Golf, like most of the world’s best pastimes, is a statto’s dream.
Percentage of fairways hit, greens in regulation, average number of putts taken per round, scrambling percentage – you can lose yourself for hours in the minutiae of your game. But only, of course, if you’ve got access to the relevant details.
Game Golf is a neat GPS system that tracks all those stats and more, using a bijou unit that clips on your belt – and just a bit of added user input.
So, if you’ve ever fancied knowing how far you actually hit each club (rather than relying on that optimistic estimate you tell your mates) as well as keeping track of every shot you ever play, this could be the gadget for you.
Teeing it up
Game Golf comes in a smart box: along with the main unit, there are 18 tags for your golf clubs (14 for the set you play with and four spares). Then there’s a cable to link the unit to your PC or Mac for uploading each round and charging the battery.
You need to set up an account on the Gamegolf website and download software to your computer. Then input some details about the clubs you use, and you’re good to go. It’s an encouragingly simple procedure.
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Swing when you’re winning
In principle, Game Golf is very easy to use. Before each shot, tag the club you are going to use by placing the handle, with its appropriate red tag in the butt, next to the unit on your belt. A reassuring beep and a vibration let you know that the tag has been logged. Then play your shot as usual, remembering to hold your pose on a good one. When you get to your ball, the tagging of the next club you use tells the system how far your first shot went – and the collecting of those juicy stats begins.
A word of warning: we were disconcerted to discover just how taxing it can be at first to remember to tag the club before each shot. It’s not a disaster if you forget (you can add shots to the system later on), and you soon get used to the process, but expect it to be a couple of rounds before the action becomes second nature.
This is where that added user input we mentioned comes in. Each round needs to be uploaded to your computer and the Game Golf site, so you can then access your collated stats over your computer or smartphone. Before you finalise your round, you will want to check things carefully. For it is here that you can add those shots that you didn’t tag out on the course, and make sure the unit tallies with your scorecard. It is here, too, that some shortcomings of the GPS system become clear.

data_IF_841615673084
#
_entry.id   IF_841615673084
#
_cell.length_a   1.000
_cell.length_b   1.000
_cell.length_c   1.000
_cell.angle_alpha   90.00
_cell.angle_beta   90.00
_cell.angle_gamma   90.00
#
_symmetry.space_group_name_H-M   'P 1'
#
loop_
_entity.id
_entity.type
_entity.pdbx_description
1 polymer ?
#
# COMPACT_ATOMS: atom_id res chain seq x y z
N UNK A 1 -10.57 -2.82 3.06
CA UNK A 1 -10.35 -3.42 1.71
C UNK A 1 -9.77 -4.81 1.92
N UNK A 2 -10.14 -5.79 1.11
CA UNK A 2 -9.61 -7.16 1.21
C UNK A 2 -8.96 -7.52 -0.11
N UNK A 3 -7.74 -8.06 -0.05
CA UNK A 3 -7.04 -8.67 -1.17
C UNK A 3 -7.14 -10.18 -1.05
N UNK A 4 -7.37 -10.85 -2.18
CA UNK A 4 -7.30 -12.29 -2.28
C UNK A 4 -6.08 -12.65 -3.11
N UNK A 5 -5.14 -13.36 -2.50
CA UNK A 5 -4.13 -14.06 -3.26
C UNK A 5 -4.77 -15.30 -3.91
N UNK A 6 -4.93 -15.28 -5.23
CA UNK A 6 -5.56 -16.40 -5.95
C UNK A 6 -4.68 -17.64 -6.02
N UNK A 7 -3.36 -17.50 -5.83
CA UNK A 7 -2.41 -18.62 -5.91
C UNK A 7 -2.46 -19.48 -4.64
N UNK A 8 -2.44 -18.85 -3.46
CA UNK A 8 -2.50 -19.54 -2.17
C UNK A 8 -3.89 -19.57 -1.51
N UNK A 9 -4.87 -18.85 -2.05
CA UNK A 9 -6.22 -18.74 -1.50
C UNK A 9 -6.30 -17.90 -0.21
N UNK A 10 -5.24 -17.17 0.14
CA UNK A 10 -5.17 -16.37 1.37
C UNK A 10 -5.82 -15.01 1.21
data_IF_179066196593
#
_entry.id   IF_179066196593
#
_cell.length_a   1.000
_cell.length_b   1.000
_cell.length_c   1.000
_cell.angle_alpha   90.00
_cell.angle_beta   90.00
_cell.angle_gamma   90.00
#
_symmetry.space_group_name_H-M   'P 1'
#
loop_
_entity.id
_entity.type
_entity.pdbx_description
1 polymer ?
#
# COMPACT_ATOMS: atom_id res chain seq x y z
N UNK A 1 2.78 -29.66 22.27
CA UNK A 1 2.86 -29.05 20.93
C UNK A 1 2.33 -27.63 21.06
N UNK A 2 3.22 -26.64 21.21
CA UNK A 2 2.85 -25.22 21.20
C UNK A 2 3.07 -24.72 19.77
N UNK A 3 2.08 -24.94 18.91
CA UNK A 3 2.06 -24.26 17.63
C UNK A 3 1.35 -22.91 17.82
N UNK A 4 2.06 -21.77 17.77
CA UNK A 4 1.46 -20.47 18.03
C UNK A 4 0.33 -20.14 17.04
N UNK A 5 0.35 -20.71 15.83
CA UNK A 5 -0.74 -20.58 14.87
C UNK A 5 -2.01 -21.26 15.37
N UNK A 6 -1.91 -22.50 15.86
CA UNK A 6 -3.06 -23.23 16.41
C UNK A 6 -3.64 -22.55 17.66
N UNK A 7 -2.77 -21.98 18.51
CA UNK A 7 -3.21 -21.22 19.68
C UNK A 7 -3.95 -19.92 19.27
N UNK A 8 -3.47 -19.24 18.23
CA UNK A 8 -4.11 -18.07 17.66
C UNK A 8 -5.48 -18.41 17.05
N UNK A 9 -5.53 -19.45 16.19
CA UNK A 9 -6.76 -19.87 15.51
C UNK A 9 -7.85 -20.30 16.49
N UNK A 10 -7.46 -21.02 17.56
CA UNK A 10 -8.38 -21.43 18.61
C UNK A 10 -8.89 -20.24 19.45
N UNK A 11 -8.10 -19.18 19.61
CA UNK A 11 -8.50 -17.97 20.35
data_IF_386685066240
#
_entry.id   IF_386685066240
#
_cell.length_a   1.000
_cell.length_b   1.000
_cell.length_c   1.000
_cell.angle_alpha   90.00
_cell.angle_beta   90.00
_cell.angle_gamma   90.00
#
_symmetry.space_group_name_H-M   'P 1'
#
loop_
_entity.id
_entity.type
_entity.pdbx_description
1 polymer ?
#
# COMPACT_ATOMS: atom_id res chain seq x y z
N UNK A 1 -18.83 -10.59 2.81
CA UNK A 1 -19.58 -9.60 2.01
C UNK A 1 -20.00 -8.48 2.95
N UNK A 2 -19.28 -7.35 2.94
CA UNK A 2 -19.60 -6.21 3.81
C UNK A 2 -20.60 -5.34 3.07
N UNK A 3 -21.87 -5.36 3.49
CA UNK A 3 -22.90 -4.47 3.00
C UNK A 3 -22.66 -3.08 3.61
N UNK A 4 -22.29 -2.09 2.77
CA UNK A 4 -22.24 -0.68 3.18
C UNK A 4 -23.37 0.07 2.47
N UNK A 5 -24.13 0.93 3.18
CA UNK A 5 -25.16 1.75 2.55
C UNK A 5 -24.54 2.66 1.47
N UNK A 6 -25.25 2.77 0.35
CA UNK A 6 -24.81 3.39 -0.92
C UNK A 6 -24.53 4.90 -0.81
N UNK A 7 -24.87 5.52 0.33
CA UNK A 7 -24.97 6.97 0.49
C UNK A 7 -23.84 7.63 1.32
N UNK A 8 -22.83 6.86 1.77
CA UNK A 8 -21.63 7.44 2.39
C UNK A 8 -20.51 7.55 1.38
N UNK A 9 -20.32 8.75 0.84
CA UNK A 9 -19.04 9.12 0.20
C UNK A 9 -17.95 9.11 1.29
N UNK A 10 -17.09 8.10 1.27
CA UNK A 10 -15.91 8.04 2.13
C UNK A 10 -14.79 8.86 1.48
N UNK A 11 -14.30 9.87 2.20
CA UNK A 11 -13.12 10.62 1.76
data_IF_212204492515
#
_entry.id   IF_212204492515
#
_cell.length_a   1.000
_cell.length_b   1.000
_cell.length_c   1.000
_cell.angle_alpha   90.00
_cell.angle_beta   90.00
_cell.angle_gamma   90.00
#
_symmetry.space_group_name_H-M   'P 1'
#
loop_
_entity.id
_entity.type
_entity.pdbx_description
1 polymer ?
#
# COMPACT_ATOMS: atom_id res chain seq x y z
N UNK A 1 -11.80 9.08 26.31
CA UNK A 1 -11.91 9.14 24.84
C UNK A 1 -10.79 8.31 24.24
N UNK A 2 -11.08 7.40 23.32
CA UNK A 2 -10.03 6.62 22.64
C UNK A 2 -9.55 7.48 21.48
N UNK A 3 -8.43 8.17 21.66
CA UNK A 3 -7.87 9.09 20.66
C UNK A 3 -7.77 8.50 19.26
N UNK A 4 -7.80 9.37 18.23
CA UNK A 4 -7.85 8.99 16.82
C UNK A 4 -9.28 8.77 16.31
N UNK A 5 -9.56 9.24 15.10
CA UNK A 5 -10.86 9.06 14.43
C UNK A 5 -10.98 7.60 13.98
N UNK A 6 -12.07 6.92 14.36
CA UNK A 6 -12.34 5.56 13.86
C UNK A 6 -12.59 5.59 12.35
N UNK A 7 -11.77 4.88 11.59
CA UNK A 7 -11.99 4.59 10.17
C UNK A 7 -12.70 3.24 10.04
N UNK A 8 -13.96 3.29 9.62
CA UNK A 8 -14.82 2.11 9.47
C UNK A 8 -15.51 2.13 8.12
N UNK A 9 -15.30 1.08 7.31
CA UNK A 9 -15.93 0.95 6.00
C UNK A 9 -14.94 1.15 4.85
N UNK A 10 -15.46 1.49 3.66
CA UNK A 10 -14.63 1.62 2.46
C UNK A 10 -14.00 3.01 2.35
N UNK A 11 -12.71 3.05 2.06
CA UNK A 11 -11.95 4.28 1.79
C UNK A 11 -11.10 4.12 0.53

GPS is accurate only to within a few feet, so you will find yourself dragging your shots back onto the teebox (or edge of the fairway, perhaps) if the system has moved you off line. It’s worth taking time with this process as once you finalise your round, there’s no going back. You could change every single shot if you want to – a true test of a golfer’s character.
The more data the system has, the more accurate the information you will get out of it. Over time, Game Golf will let you know the true distances you hit each club, your driving accuracy or lack thereof (along with stats on where you’re missing), your approach shot accuracy from various distances and so on.
Apart from being fascinating in its own right, this information can also act as an invaluable training tool. If you can spot certain trends in your play, you will be better able to judge which parts of your game need improvement and work. You should then also be able to see your stats, and your game, improving before your eyes.
The 19th hole
Game Golf is also keen to create its own community of golfers. To that end, you can search for fellow golfers to see what they’ve been up to – and also set up and enter various challenges. These are varied and might include average driving distance, number of fairways hit, greens in regulation over a number of rounds etc. You can also compare stats with other players: Ryder Cup protagonists Graeme McDowell, Lee Westwood and Jim Furyk are brand ambassadors, so it’s the matter of a click or two to see how your driving stats compare with the pros. Possibly a bit more encouraging would be to line up a few mates you might have a chance of impressing once in a while.
This community aspect is a nice enough bonus to Game Golf, but for us it’s very much 19th hole relaxation, compared with the on-course action that is the behemoth of stats collection.
Game Golf Verdict
Game Golf is on to a winner. It’s new tech, and there have been frequent improvements to the software and stats in the few months the product has been on sale.
The GPS technology has innate shortcomings. But as long as you’re prepared to put in a bit of effort when you’re finalising your round (and we confess to rather enjoying that part of the process), the statistics you’ll get out of this little unit will be fascinating and – far more importantly – useful in improving your game.